People residing in a place with warm and humid conditions commonly have wider noses, while those that live in cold and dry locations have narrower nose.
Is humankind getting dumber? Natural selection is working against humankind this time.
A new study reveals that same-sex sexual behavior actually has evolutionary advantage.
Poetry has always fascinated and provoked readers to think and understand the world in a deeper way. May nature lovers have used poetry to connect with what they experience every time they step out into the open.
Some prairie voles are monogamous, while others seek out multiple mates. In a recent study, researchers from the University of Texas at Austin reveal sexual behavior is largely controlled by genetic differences in the rodents' brains, suggesting natural selection has allowed for both characteristics to co-exist.
Fossilized peach pits unearthed in China suggest the deliciously juicy fruits were around long before humans began domesticating them.
Venom is both a predatory defense and a predator's advantage. While some venomous animals have recently evolved with more potent toxins, their ancient counterparts diversified less often. This suggests that the evolution of venom is more complex than previously thought.
CRISPR, a gene-editing system, could have serious consequences if rapidly spreading genes end up in the wrong species.
We all know that it's hard to keep up appearances when you're constantly on the go. That's why the fashion police will probably give some female warblers a free pass, even after researchers found that they boast drabber feather when their migration routes are particularly long.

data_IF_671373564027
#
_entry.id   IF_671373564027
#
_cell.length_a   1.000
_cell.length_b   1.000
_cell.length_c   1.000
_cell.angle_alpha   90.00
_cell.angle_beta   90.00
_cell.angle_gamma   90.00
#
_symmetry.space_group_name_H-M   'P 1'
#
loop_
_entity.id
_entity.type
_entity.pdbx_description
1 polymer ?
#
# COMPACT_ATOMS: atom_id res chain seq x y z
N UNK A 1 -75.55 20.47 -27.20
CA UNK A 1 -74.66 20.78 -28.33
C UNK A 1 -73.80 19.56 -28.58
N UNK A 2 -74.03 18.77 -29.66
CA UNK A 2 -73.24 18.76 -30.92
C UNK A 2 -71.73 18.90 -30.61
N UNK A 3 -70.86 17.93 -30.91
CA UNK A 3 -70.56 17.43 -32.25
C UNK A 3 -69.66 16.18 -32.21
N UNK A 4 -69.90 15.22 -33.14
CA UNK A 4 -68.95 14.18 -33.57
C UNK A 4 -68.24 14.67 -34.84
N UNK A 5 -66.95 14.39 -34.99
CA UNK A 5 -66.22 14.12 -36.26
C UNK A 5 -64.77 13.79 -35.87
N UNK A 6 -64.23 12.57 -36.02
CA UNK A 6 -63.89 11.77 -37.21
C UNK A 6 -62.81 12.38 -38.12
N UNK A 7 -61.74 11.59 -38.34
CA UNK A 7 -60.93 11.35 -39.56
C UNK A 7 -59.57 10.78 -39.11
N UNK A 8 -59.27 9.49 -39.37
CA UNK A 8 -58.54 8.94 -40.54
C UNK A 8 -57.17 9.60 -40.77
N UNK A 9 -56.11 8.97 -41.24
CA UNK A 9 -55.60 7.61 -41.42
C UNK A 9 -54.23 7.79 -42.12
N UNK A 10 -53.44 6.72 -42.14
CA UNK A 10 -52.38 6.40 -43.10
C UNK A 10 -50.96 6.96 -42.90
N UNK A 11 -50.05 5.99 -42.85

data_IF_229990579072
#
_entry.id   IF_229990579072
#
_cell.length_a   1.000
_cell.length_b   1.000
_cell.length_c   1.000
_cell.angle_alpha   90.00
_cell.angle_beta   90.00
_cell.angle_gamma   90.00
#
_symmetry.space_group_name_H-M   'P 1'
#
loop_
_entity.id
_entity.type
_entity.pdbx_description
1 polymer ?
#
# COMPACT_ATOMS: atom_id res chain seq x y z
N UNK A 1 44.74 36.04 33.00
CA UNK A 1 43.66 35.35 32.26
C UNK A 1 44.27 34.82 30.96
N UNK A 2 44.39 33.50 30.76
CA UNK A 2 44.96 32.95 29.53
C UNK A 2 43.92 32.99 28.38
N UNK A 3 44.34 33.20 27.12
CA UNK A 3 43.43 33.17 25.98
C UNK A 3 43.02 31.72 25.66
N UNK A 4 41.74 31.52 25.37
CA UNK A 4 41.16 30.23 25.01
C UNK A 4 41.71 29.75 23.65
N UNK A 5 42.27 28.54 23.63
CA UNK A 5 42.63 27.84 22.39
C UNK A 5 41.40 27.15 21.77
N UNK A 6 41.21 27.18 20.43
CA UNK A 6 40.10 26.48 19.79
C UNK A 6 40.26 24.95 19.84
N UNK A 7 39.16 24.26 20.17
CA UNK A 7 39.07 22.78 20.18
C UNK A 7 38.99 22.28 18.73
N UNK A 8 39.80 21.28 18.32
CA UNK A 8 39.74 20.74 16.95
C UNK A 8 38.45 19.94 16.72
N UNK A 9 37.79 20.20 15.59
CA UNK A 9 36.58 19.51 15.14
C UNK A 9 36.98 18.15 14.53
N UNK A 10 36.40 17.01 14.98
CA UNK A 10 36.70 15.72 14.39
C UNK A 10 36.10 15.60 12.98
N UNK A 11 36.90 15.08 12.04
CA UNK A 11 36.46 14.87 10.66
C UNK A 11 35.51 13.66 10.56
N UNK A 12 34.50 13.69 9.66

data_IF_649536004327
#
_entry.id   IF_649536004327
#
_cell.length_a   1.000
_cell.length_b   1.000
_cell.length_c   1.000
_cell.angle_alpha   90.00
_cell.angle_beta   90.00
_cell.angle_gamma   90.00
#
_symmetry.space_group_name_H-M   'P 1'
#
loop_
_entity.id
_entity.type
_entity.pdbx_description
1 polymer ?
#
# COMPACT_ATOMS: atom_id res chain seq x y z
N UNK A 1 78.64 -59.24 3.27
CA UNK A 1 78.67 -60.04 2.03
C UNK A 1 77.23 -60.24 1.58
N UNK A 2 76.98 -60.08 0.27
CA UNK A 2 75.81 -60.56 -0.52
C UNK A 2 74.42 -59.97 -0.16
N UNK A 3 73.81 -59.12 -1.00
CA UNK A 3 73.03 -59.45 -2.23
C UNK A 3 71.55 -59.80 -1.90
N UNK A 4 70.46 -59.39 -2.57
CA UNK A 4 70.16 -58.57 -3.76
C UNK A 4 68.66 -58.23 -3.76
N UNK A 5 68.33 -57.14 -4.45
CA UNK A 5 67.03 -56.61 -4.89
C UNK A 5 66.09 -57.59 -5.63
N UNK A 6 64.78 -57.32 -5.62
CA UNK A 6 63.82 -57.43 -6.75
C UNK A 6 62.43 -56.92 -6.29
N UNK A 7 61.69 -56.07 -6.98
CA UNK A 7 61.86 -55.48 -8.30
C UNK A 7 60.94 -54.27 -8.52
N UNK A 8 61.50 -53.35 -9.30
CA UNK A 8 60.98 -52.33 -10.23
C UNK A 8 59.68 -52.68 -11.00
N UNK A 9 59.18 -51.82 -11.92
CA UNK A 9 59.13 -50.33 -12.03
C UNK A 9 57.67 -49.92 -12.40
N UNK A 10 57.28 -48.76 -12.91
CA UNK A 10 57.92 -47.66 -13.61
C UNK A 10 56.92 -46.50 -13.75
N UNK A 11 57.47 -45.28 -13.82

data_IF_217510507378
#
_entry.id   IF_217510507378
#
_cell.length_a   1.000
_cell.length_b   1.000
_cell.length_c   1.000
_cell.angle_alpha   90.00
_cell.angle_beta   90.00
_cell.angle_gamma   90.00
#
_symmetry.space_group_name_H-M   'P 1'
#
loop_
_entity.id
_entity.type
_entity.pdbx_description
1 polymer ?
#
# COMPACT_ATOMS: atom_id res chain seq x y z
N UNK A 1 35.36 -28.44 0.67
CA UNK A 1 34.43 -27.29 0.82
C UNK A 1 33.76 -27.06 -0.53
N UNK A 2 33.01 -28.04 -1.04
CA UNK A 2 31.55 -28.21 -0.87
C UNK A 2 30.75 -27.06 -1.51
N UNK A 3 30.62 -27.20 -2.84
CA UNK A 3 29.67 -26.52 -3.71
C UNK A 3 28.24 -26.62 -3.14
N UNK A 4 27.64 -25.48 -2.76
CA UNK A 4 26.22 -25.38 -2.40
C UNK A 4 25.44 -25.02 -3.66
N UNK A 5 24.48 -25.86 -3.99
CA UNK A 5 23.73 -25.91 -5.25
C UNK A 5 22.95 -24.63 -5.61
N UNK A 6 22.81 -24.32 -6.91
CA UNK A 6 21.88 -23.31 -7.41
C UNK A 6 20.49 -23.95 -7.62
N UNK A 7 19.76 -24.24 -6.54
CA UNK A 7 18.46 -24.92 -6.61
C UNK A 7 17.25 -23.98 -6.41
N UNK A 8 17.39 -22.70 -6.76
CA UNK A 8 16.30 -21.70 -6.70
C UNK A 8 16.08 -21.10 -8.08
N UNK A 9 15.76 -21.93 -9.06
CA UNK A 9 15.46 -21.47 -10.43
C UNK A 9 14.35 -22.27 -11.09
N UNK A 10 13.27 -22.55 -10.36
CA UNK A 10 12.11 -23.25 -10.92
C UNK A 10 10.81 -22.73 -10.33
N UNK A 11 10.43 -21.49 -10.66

For as long as it has been in society's crosshairs, homosexuality has been part of a very simple debate: is it natural or is it a choice? The question of whether it was helpful to a species was never considered; after all, do we question whether it's better for humanity to boast a specific eye color or personality? Now however, a new study has revealed that the trait can be very helpful to a species, and you won't believe how.
As humans, and especially for women, we love the idea of romantic relationships and finding "the one." But new surprising research says that we are actually designed to fall out of love and move on to new relationships.
It seems that a certain species of spider knows the meaning of survival of the fittest, according to a new study.
It may be one of the last examples of ongoing natural selection in humans. Pygmy hunter-gatherer tribes in Uganda have genes to thank for their incredibly small stature, and researchers now suspect that this trait has evolved several times to help these people better adapt to their unusual lifestyle.